Tuesday, July 28, 2015

Book Review: The Lost Prince by Julie Kagawa


Ethan Chase can see the fae, and that's been the cause of a lot of problems. He's constantly in trouble, even when he isn't the cause of it. Now, here he is, yet again at another school, trying to make something good out of his life. If he just keeps everyone at arm's length, he can ride out the rest of his school year, and then he'll be free.

But there's one kid at school who is half-faerie. Now, he's gone missing, and there's something strange going on. With a rather pushy school reporter demanding to accompany him, Ethan has to wander into the Nevernever to solve the kidnapping, and there's one person he's going to have to face after all these years:

His half-sister Meghan, the Iron Queen.

That's my summary. Here's the one I pulled from http://juliekagawa.com/

Ethan thought he had protected himself from his older sister’s world—the land of Faery. His previous time in the Iron Realm left him with nothing but fear and disgust for the world Meghan Chase has made her home, a land of myth and talking cats, of magic and seductive enemies. But when destiny comes for Ethan, there is no escape from a danger long, long forgotten.

Until the fey he avoids at all costs—including his reputation—begin to disappear, and Ethan is attacked. Now he must change the rules to protect his family. To save a girl he never thought he’d dare to fall for.


The Lost Prince is another of those novels set right here, right now, and it's a perfect setting for Kagawa's material. It's all well and good to have magic and faeries in clearly fantastical settings or time periods, but right now? They don't "click" with our world, so Ethan's already got things going against him. Stories like this, and like the Harry Potter series, where there's a whole other world we know nothing about coinciding with ours, always makes me feel like I'm missing something. In a good way. It makes me watch my peripheral vision, to wonder if the movement in the corner of my eye is really something "normal" or not.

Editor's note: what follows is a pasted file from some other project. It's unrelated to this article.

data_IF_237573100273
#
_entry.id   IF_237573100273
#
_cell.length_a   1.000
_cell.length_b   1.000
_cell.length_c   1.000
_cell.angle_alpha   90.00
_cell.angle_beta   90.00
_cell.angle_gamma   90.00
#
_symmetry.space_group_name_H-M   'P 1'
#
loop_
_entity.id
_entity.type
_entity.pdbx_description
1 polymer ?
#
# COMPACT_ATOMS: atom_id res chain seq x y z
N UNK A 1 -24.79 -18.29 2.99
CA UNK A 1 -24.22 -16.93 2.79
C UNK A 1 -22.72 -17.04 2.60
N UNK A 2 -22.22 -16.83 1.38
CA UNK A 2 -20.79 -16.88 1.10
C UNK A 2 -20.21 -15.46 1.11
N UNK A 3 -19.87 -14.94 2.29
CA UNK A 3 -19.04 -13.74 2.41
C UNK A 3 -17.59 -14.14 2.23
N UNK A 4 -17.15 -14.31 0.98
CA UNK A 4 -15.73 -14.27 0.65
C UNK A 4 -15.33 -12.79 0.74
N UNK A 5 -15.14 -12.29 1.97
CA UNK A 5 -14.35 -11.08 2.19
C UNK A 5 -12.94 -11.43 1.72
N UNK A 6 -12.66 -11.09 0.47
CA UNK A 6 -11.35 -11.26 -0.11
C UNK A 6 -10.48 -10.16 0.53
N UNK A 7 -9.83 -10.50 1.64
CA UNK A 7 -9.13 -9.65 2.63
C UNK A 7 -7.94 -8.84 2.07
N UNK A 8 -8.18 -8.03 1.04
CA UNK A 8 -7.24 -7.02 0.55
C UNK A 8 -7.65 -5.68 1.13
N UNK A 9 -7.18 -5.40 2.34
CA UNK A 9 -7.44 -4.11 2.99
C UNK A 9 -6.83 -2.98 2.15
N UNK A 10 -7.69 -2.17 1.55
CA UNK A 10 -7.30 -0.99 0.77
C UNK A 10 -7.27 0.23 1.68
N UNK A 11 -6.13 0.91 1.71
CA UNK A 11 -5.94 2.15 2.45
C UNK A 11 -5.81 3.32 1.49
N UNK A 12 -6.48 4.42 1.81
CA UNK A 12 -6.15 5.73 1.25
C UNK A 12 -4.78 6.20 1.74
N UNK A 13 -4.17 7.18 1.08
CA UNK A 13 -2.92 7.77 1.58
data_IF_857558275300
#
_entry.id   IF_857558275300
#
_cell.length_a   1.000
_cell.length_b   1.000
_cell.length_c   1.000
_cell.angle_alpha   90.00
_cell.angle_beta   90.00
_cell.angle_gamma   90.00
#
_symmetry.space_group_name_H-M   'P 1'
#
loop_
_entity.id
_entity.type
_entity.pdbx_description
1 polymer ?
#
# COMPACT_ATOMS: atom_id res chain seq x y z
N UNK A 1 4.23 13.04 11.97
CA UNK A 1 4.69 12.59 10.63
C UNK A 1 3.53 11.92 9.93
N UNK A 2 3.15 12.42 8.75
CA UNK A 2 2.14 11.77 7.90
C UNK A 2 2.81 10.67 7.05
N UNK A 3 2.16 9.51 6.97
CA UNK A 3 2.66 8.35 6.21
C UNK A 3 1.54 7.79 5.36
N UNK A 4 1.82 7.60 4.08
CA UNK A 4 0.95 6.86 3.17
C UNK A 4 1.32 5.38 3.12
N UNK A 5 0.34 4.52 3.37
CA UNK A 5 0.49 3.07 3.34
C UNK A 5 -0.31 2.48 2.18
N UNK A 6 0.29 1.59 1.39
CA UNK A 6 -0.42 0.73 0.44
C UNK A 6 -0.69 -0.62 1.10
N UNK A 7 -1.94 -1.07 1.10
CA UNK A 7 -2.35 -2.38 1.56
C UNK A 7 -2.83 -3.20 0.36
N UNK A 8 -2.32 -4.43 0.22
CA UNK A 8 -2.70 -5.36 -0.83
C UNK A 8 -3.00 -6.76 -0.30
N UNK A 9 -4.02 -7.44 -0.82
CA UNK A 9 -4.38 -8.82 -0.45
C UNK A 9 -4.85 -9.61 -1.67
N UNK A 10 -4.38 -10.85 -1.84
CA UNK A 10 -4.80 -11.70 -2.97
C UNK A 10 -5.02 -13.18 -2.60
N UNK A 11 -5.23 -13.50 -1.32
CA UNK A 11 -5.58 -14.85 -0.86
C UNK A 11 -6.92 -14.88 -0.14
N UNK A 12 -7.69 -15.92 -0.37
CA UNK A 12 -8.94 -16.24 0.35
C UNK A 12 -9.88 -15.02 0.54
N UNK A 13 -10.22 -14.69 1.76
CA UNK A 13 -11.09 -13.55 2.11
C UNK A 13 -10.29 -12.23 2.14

Kagawa has a clear sense of her characters' behaviors and thoughts. This is especially evident in Ethan and Kenzie, the two main characters we see. Since this book is in first person, we get a deep understanding of what's going on in Ethan's head and why he behaves as he does. He recognizes that some of the things he does are dumb or bad ideas, but he also knows why he has to do them, and we're right along for the ride.

There are other books in this series, and Kagawa does a decent job ingratiating new readers to what's going on in the fae side of things. Still, it's not a perfect execution there. I'm not saying she needed to add a whole crash course infodump of faerie lore into the novel, but there are some assumptions made that the reader knows about the Seelie and Unseelie Courts and some other details about dealing with the fae. It would make for a bit of a learning curve with readers without much exposure to the concepts. I feel like there could have been a little more-- let's call it a tutorial-- of fae. Not much, but some.

My Thoughts

I loved the concept behind The Lost Prince. I really liked a lot of the characters, and I'm always up for messing with faeries.

I didn't enjoy The Lost Prince as much as I'd hoped I would. On a personal level, I didn't click with Ethan, though I understood him very well. There was a lot of wandering in the book, a lot of scene changes and more importantly, scenery changes that I could have done without. In my opinion, there were too many locales we ended up dealing with, and it left me feeling stretched and lopsided. Once we were into the Nevernever, there was just too much going on, having to go here for this and there for that. And a lot of these changes happened far too quickly to get my bearing. I felt like the last two-thirds of the book or so lacked an anchor. That may have been a conscious decision, purposefully done on Kagawa's part. The Nevernever is a very different world from ours, and it's supposed to be foreign and uncomfortable and strange, but it left too much of an unpleasant taste in my mouth for me to want to read more of this series.

There were some great plot twists and reveals (one of which I guessed, to my joy) that really did make things more relatable and interesting, but it wasn't enough for me to draw me back into the story. I may look into Kagawa again in the future, but probably not for the Iron Fey series.

Would I Recommend This Book? If you're a fan of the fae, yes! This book tailors to some fairly specific tastes. While I do think anyone could enjoy it, it left me feeling too unbalanced to want to continue with the series. Kagawa has a solid writing style and has clearly done her homework, but this book just wasn't for me. I give The Lost Prince a half-breed 3 of 5 stars.

For more information on the author, visit http://juliekagawa.com/

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